Here's a picture of the trailer with the awning open.
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Old 07-09-2006, 10:22 AM   #20
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1962 16' Bambi
1960 22' Safari
New York , New York
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Belly Pan off first or floor off first?

Now that I've got the shell off I spent the day yesterday peeling the belly pan off the c-channel where it comes up from below and wraps around. The belly pan dropped away all around the perimeter but remains secured around the middle of the belly. This morning I tried to tackle the "elevator bolts" in an effort to remove the floor from the chassis. (By the way, do they call them "elevator bolts" because they actually are used on "elevators" or because "elevation" is inherrently a part of their function or construction? This has always puzzled me a little.)

I was able to get a sawzall in and cut a few of them by slipping it in between the c-channel and the (largely rotted) floor, but this created holes in the c-channels as it sawed through the bolt. (I think I'm going to replace these assuming that they're avreadily available form of aluminum.) But some of the bolts I can't get to with the sawzall. I've heard people talk on the forums about "breaking them off" but I tried pounding on the ones I could get to with a hammer but they wouldn't snap they just bent. How do people "break" these off? The floor's rotted enough that I oculd probably rip it up but I'm trying to preserve it as best I can so I can use it as a template for the new floor.

Also I thought the floor would be only attached by the bolts around the perimeter but mine seems to be attached somehow in the middle too. (This may just be one section that appears to have been replaced before and there are screws going all the way accross the seam where the newer panel meets what appears to original floor.) Anyway, I'm at a loss. Should I get underneath and try to remove the whole belly pan first? Even if I do this how am I gonna get those rusty bolts broken or sawed off? I'm stuck for now.
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Old 07-09-2006, 06:37 PM   #21
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1963 16' Bambi
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Thanks!

Quote:
Originally Posted by HamiBambi
It's a "Trans Awn 2000" (sounds like a product from a cartoon huh?) a large aftermarket awning that is quite nice, but I feel like it ruins the lines of the trailer and I'm going to take it off and sell it to someone with a newer trailer or perhaps SOB. I also discovered after getting the interior walls off and working in the rain that the screws used to attach this behemouth are a terrific source for leaks. Or at least one of them is. I'm going to take it off and sell it on ebay. I have the strip along the roof line that you have that is for what I think they call the "zip dee" awnings and I intend to get one of those.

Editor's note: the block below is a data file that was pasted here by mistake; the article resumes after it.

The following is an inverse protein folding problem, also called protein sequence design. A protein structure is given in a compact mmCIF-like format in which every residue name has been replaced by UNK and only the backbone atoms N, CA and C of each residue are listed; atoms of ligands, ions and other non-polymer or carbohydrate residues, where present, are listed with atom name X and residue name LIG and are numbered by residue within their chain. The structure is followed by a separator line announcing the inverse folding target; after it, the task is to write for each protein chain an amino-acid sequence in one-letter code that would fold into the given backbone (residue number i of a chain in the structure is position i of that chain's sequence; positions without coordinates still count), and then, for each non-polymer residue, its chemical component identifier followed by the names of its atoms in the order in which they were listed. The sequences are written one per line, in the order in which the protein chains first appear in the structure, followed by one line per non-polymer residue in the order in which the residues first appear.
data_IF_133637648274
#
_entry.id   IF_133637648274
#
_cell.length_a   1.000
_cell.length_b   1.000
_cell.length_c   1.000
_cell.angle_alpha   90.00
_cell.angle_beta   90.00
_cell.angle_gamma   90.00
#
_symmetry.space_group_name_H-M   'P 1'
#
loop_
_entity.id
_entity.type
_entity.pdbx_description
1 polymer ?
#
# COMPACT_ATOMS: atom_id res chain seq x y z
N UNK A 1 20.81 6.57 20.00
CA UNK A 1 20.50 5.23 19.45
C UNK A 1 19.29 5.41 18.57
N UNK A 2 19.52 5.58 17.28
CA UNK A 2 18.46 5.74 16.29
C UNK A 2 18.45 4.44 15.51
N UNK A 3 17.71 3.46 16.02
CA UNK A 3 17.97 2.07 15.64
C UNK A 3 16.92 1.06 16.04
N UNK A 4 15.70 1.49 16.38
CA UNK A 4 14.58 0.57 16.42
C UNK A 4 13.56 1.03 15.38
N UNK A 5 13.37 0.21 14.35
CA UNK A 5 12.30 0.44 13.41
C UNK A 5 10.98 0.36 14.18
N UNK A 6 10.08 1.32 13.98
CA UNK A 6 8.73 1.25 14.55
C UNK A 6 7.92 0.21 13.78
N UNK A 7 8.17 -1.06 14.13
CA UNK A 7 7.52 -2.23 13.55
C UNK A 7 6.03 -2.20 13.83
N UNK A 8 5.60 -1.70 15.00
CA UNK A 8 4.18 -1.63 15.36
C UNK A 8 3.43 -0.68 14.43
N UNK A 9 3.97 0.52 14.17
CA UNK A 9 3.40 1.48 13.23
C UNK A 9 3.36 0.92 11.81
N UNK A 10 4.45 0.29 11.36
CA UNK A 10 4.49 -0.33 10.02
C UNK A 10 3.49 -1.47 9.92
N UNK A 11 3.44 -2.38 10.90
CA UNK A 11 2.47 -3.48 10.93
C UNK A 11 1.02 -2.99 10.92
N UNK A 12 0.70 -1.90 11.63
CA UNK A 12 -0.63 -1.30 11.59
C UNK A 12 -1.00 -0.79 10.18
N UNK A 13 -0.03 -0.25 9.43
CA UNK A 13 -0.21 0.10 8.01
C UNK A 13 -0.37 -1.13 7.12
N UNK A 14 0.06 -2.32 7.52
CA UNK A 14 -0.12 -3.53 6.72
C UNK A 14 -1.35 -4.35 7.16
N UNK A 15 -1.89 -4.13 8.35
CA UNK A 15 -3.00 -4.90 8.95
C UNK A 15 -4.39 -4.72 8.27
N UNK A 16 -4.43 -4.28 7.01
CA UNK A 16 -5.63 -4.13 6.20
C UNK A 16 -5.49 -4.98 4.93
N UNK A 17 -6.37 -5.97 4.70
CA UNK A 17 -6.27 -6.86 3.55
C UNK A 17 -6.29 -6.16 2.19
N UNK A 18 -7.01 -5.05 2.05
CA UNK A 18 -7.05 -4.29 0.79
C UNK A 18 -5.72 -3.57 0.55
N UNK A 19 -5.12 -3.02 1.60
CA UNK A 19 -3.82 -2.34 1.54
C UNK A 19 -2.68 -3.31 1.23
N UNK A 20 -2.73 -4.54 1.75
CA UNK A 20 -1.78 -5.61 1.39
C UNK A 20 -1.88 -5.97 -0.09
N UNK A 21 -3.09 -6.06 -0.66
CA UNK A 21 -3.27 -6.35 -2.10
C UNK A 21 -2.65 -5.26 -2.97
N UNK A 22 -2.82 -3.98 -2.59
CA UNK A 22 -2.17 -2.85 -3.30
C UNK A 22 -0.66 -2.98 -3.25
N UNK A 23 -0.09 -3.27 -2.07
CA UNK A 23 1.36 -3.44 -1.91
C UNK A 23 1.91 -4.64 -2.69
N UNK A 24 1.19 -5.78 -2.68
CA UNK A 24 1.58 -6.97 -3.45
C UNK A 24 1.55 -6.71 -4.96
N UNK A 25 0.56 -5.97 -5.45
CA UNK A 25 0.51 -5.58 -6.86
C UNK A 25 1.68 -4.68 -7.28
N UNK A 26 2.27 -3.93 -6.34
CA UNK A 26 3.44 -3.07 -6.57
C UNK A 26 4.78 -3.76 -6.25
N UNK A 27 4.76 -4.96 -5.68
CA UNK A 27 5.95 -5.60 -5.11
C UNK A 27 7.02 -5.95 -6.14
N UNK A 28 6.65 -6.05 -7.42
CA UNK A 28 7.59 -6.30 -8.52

Here's a picture of the trailer with the awning open.
Interesting awning... we have the zip dee type strip and are working on the awning acquisition for our Bambi. Thanks! Do you have the "original" tube that held the zip dee awning? Ours was located under the belly pan. Just kind of wondering if that is where they went originally.. Thanks for the pic!

On your question about the "elevator bolts" and such... do you have some pics of what you are trying to do? Might help get a good answer.

Mrs. NorCal Bambi (traveling in S Tardis)
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Old 07-09-2006, 07:52 PM   #22
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1962 16' Bambi
1960 22' Safari
New York , New York
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Quote:
Originally Posted by CaddyGrn
Interesting awning... we have the zip dee type strip and are working on the awning acquisition for our Bambi. Thanks! Do you have the "original" tube that held the zip dee awning? Ours was located under the belly pan. Just kind of wondering if that is where they went originally.. Thanks for the pic!

On your question about the "elevator bolts" and such... do you have some pics of what you are trying to do? Might help get a good answer.

Mrs. NorCal Bambi (traveling in S Tardis)
I'll be posting some pictures tomorrow. My camera broke and I've been using Jocelyn's but hers has a special dock to connect to the computer which is at our studio back in Manhattan so my weekend pictures can never get posted until Monday.

Meanwhile, my Bambi had neither a tube for awning storage, nor the original awning although it does have that strip that you can run the bolt rope through. My new Safari had the poles for the awning, and the strip along the outside, but I need the awning for it too.

I don't know if you've noticed but Vintage Trailer Supply is selling vintage style reproduction "pole and rope" awnings in a variety of vintage looking colors and fabrics. I might get one of those although I'm not totally happy with any of the colors they're offering. Neither of my trailers really has an original awning so I've just been searching Airstream books and photos to see what the originals looked like and how they worked.

If anyone has an original Bambi with the awning and can post some pictures that would be awesome!

Thanks!

Steve H.
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Old 07-09-2006, 10:03 PM   #23
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1955 22' Flying Cloud
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Elevator Bolts and C Channel